The 5 Most Common Senior Micronutrient Deficiencies
You might be surprised to learn that even in developed countries like the United States malnutrition is a serious problem. It’s especially prevalent among senior citizens. In fact, one in three older adults who are admitted to the hospital are malnourished.
When it comes to fighting malnourishment, many people focus solely on increasing consumption of macronutrients (proteins, fats and carbohydrates).
These are certainly important, but there also needs to be a focus on making sure seniors get plenty of micronutrients (vitamins and minerals) as well.
Micronutrient deficiencies present a variety of problems and can severely hinder your quality of life as an older adult. Read on to learn more about five micronutrient deficiencies that affect the majority of seniors.
Research shows that only a very small percentage of seniors (14.6 percent) are meeting or exceeding the daily calcium recommendation. Researchers have also argued that this number is, at best, a generous estimate.
Calcium is necessary for bone growth and bone density maintenance. And even though they are in the risk factor age group, seniors typically tend to consume less calcium than their younger counterparts. As a result, their body begins to leach calcium from their bones to function properly.
Calcium supplements can help seniors meet the daily recommendation (1,200 milligrams). They can also get plenty of calcium from dairy products, leafy greens and broccoli.
Vitamin D plays a role in proper bone health and improved immune system function. It is also necessary for proper calcium absorption. If you’re deficient in this vitamin, it doesn’t matter if you’re consuming enough calcium because you won’t reap all the benefits.
One study found that approximately 60 percent of seniors were deficient in vitamin D, with dark-skinned seniors being more likely to experience a deficiency.
The skin produces vitamin D when it is exposed to the sun, and people with darker skin typically need more sun exposure in order to increase their vitamin D levels to the desired amount (600-800 IU).
Spending more time outdoors can help seniors increase their vitamin D levels, but most can also benefit from consuming a vitamin D supplement on a regular basis.
Folate is an essential B vitamin that most people associate with pregnant women. Pregnant women do need to consume sufficient amounts of folate to prevent neural tube defects in their babies. But, they’re not the only ones who benefit from consuming this vitamin.
Folate can help reduce the signs of aging and improve cognition in senior citizens. Adequate levels of folate are also associated with lower rates of depression.
One study found that approximately one in seven seniors is deficient in folate. A B-vitamin complex can help seniors meet their daily folate recommendation (400 micrograms per day). Folate is also found in a variety of fruits and vegetables, and many juices and breakfast cereals are fortified with it.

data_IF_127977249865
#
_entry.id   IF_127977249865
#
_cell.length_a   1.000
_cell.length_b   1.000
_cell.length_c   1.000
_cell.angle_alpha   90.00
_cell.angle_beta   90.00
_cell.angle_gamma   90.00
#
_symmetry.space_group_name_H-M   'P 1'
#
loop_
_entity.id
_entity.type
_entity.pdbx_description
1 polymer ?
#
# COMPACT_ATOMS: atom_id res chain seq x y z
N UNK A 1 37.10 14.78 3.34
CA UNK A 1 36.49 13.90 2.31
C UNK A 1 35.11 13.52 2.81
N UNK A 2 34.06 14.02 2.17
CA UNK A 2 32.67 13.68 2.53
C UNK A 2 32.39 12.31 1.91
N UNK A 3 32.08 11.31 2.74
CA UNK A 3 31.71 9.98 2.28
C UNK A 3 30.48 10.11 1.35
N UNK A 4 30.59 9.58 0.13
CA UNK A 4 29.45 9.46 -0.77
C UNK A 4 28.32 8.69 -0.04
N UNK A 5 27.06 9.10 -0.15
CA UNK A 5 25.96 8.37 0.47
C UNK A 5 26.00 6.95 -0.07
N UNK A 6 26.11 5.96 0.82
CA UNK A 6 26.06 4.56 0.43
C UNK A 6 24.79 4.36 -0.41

Vitamin B12 plays a major role in creating healthy DNA and red blood cells. It’s also necessary for proper nerve function.
Approximately one in eight seniors are deficient in vitamin B12. Many seniors actually consume sufficient amounts of B12, but they are still deficient because they don’t absorb enough of it.
Consuming a B12 supplement can help make up for poor absorption, as can eating more B12-rich foods. Some of the best food sources of vitamin B12 include:
- Red meat
- Milk and other dairy products
A whopping 92 percent of adults over the age of 51 are not consuming sufficient amounts of vitamin E.
This vitamin is a fat-soluble antioxidant that helps reduce oxidative stress in the body and can delay the onset of chronic disease. It also plays a role in immune system function, metabolic processes and gene expression.
Seniors should try to consume at least 1,000 milligrams of vitamin E each day. It’s abundant in foods like leafy green vegetables, nuts, seeds, lean meats, legumes, eggs and soy products.
As you can see, micronutrient deficiencies can be just as problematic as their macronutrient counterparts.
If you think you’re experiencing a deficiency in any of the nutrients mentioned above, get yourself tested right away. Then, start making the dietary and supplementary changes you need to improve your levels and increase your quality of life.
Have you tested yourself for any nutrient deficiency? What modifications have you made to get more vitamins and minerals in your diet? Please share in the comments below.
Editor’s note: Nothing in this article should be considered medical advice. Always consult a doctor before making any changes to your diet, medical plan, or exercise routine.